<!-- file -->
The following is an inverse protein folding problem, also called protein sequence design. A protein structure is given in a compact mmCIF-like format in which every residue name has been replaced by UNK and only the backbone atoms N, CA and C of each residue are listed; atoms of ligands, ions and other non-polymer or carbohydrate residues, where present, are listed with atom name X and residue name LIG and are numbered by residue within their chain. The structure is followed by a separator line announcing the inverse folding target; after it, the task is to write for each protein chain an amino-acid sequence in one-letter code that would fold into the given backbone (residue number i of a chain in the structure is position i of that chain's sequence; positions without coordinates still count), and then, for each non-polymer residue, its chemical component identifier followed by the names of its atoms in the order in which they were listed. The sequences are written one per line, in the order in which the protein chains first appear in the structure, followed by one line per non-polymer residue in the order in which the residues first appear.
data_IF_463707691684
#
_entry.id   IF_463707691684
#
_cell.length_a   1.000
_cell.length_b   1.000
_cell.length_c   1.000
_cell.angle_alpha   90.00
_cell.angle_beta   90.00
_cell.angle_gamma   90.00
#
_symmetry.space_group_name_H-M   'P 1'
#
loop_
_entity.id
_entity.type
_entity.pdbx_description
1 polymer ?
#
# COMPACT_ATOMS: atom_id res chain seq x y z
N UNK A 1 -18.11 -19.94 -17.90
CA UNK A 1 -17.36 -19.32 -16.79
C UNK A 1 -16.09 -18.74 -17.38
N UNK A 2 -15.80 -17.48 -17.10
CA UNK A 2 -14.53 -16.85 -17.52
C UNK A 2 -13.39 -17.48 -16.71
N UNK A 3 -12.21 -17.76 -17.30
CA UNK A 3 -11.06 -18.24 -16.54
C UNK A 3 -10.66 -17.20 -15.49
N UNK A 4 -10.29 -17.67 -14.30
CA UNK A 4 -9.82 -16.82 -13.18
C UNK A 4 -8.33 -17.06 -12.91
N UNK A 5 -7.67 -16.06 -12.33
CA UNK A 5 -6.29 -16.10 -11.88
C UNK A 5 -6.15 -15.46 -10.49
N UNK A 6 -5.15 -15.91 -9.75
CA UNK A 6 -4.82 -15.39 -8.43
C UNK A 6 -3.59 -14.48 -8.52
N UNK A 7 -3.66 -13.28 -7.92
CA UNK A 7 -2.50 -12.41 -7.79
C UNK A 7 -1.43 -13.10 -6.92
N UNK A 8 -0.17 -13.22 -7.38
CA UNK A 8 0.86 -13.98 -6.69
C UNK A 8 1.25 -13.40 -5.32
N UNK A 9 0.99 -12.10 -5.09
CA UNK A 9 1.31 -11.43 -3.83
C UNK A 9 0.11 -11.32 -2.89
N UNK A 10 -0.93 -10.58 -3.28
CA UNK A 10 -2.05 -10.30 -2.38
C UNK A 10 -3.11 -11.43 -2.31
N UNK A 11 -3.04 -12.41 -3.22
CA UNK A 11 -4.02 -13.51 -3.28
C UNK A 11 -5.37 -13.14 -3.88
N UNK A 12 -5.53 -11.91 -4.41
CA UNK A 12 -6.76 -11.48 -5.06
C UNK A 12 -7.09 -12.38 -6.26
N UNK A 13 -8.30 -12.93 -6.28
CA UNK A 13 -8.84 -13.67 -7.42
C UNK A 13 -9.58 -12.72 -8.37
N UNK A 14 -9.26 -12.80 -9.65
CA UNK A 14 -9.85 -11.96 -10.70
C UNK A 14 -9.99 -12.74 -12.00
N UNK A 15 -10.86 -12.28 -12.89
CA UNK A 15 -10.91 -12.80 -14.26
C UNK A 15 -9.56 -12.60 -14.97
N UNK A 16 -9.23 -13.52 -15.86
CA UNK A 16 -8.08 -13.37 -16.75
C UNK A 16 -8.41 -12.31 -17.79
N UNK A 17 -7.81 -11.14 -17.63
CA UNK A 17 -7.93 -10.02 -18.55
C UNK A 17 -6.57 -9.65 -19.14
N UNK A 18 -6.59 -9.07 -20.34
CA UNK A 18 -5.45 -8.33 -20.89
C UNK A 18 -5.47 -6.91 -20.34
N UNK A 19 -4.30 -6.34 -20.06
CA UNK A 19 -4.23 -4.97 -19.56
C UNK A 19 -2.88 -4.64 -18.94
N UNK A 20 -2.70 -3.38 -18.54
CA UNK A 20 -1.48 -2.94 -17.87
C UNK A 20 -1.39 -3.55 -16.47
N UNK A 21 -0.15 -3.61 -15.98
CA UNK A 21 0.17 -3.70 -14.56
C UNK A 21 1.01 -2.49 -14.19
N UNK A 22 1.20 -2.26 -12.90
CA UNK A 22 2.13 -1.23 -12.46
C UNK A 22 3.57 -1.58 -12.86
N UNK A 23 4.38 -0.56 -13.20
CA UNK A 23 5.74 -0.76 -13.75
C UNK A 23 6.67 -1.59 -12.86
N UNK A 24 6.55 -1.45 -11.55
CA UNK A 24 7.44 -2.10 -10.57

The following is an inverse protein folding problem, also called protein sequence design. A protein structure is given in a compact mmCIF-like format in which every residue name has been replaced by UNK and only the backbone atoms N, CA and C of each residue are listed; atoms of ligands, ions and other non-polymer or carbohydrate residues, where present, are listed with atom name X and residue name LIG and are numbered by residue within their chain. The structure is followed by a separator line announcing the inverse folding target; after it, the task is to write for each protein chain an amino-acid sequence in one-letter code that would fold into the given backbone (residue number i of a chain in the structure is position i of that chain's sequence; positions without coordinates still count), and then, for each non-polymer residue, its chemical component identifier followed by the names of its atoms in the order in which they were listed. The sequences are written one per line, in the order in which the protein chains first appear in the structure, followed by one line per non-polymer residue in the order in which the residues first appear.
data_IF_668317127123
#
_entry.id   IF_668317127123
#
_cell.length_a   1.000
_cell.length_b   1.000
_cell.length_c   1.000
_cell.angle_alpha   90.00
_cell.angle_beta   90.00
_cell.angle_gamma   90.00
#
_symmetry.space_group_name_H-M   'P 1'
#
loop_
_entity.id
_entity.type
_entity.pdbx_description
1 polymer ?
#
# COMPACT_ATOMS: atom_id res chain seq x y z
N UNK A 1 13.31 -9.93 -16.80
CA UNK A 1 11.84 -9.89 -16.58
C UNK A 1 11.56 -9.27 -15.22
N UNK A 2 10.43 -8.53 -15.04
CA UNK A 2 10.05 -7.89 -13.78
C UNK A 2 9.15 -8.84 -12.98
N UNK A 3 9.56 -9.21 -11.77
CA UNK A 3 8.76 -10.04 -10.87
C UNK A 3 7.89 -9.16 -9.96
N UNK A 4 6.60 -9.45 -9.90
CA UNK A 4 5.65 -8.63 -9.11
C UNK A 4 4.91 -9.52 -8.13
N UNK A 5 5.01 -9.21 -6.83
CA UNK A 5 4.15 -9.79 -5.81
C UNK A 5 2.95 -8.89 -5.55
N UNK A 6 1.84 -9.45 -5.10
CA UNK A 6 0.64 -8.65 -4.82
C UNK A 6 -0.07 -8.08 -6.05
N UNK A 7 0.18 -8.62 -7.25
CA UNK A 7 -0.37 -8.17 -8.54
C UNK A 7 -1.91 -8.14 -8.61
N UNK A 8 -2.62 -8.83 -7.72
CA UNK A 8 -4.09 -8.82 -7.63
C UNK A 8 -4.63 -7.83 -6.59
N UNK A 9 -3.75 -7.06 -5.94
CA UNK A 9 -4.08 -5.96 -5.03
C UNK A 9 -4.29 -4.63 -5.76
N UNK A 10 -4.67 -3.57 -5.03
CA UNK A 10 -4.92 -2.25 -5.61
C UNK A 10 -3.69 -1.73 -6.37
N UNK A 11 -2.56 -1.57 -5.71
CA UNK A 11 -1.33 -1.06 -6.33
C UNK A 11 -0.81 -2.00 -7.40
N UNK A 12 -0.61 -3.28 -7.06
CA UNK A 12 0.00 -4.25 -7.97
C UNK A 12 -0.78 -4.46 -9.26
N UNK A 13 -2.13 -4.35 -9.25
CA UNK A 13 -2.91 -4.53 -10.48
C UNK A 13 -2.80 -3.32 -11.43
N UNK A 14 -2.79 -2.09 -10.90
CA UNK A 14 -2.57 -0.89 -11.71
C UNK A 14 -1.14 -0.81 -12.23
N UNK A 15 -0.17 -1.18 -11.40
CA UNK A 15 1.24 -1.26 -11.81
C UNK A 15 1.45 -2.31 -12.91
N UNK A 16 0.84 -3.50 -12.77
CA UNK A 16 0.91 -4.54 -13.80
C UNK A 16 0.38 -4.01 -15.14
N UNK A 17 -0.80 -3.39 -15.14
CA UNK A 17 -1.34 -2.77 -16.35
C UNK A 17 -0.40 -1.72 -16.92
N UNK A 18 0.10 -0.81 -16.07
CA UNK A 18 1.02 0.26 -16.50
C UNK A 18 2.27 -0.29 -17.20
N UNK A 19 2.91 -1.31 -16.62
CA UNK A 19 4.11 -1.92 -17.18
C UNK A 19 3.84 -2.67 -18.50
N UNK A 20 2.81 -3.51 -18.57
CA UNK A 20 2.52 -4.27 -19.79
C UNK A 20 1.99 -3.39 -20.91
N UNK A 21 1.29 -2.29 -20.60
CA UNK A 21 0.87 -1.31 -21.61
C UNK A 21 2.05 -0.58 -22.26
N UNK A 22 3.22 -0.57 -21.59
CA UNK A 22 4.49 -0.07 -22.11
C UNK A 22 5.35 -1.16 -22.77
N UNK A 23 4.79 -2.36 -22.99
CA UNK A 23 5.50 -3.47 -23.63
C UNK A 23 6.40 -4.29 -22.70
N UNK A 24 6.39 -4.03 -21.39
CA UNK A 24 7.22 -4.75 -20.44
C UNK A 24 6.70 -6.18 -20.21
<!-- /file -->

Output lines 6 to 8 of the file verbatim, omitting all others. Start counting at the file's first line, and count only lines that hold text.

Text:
_cell.length_a   1.000
_cell.length_b   1.000
_cell.length_c   1.000